The subsequent interviews were interesting to say the least. None of the college grads had any experience in PHP or Javascript, the two baseline skills required for the job. This was despite the fact that PHP and Javascript were among the many different languages showcased on their resumes. When questioned, just about every candidate said the same thing - they were quick learners and felt that if I'd take the time out to teach them the languages they'd surely be able to pick them up. Of course this wouldn't be free training, most wanted to be paid anywhere from $75 to $100 an hour to take on the continuing education.

Needless to say, these people were appalled when I ultimately turned them down. On one occasion the applicant's mother actually called me to find out why her little snowflake didn't get the job. And it was with that event in mind that I decided to toss all of the college grads and went back to those without degrees. To my surprise, the interviews were much more productive. The applicants showed up on time and with portfolios. They were professional, qualified and had realistic expectations. No doubt these expectations were a result of people like me tossing out their resumes before they even had the chance to interview.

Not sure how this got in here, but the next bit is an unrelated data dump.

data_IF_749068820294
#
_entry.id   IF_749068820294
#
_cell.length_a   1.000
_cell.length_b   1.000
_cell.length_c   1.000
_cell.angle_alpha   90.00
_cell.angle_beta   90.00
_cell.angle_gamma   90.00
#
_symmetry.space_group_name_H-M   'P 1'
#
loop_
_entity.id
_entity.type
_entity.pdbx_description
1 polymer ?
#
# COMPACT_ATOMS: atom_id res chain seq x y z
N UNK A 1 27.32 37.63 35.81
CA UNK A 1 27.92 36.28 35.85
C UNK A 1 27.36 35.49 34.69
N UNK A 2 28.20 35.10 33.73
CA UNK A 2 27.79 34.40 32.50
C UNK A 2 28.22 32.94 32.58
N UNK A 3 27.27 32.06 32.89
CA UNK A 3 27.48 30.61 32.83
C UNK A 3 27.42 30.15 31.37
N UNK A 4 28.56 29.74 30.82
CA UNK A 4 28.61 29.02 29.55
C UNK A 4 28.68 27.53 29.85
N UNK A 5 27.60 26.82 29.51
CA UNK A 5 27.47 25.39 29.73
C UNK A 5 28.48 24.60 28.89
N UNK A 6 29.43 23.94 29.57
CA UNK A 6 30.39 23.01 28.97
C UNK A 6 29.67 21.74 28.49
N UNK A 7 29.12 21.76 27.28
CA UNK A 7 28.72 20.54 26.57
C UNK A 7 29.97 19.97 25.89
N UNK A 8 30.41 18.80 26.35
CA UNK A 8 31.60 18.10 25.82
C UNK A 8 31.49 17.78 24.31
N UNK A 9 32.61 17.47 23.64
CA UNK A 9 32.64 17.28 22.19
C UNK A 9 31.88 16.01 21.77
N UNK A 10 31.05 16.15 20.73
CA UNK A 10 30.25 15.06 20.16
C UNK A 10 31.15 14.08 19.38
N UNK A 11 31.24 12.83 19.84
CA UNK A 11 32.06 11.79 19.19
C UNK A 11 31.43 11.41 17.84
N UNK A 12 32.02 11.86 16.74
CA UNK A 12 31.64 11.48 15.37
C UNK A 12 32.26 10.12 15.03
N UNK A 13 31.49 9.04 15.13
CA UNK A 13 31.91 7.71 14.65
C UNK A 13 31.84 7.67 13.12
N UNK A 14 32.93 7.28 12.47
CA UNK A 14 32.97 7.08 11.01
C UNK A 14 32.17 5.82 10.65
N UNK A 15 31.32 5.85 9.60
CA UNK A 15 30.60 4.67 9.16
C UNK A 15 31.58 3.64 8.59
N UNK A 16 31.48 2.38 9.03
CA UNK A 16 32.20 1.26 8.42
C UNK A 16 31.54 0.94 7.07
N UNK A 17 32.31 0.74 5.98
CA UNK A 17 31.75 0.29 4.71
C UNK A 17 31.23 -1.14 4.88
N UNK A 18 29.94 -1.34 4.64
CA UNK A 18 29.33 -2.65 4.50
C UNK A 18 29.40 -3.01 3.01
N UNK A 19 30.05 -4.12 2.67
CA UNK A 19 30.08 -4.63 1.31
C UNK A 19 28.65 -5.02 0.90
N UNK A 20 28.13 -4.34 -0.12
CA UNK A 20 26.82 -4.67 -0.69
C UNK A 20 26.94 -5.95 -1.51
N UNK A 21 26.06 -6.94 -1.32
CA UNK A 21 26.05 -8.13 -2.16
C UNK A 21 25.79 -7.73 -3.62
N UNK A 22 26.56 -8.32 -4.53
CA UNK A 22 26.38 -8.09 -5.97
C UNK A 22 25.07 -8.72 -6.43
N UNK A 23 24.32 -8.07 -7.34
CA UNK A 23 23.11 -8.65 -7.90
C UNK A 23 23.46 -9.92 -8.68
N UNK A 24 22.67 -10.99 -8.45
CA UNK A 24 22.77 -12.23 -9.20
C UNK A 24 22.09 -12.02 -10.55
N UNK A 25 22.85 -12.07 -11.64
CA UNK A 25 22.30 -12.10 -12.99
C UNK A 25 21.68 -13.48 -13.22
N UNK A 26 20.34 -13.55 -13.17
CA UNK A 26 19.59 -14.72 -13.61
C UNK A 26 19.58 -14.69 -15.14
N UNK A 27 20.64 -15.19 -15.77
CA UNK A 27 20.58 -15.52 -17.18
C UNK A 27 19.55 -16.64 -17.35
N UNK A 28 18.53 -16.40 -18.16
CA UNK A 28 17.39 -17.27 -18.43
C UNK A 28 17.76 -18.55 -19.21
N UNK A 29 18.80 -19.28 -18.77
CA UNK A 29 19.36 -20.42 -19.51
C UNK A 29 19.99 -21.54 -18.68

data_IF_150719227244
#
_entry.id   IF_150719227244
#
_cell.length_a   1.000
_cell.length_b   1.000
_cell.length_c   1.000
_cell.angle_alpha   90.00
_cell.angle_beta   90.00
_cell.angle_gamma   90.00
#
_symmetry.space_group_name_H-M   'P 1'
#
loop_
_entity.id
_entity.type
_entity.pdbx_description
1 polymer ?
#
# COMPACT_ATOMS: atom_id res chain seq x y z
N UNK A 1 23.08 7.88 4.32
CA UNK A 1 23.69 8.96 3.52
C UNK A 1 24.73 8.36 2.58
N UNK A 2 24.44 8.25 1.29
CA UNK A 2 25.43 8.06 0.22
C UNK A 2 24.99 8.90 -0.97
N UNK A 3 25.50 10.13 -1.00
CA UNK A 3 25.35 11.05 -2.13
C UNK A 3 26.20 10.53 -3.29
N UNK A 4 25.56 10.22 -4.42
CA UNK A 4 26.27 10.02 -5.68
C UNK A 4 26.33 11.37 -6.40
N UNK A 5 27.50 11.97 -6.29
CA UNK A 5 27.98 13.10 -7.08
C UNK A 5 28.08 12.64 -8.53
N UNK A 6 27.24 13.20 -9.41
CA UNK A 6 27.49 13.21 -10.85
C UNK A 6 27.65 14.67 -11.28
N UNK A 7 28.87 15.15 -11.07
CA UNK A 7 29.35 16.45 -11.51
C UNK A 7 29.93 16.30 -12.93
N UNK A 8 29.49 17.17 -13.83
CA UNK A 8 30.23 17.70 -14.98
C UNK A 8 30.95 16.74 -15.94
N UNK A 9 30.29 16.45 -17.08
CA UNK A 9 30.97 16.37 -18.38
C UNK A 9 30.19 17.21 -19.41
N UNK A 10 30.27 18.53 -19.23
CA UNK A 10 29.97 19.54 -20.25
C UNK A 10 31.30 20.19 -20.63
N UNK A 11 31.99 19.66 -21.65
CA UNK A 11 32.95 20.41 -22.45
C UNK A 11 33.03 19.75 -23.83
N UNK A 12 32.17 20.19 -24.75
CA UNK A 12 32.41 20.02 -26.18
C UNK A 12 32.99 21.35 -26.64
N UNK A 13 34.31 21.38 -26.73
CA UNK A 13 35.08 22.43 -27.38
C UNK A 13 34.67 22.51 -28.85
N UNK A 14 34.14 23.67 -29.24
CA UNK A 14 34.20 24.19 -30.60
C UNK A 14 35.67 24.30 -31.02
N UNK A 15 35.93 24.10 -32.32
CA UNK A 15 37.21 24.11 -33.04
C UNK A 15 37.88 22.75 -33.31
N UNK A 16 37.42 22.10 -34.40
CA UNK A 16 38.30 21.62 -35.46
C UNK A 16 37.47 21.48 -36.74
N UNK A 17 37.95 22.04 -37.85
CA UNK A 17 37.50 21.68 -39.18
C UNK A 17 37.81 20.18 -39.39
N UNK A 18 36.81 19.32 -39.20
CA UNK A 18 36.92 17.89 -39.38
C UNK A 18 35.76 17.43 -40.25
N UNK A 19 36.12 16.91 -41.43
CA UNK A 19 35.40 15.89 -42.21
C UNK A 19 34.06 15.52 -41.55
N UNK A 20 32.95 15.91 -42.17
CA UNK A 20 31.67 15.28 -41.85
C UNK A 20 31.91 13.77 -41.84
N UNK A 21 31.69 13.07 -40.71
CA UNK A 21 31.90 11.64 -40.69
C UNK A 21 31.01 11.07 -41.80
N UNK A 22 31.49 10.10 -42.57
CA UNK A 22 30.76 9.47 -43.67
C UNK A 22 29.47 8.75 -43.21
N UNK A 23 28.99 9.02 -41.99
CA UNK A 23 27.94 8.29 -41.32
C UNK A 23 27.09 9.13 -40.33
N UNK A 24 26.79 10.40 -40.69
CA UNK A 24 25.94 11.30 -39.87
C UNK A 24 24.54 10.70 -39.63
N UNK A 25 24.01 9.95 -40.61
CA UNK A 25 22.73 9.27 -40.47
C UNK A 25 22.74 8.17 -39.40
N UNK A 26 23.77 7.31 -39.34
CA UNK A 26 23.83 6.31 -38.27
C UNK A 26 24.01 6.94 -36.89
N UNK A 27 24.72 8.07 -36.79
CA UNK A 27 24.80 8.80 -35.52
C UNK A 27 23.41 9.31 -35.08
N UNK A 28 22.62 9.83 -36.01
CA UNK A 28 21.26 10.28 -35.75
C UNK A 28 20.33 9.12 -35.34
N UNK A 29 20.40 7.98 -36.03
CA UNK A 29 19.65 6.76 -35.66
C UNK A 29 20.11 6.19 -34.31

In the end I found a good compromise in the "under educated" group. He was a first year college student who had the misfortune of paying his way through school. He was smart, self-taught and most of all humble. He hadn't been corrupted yet with unrealistic expectations.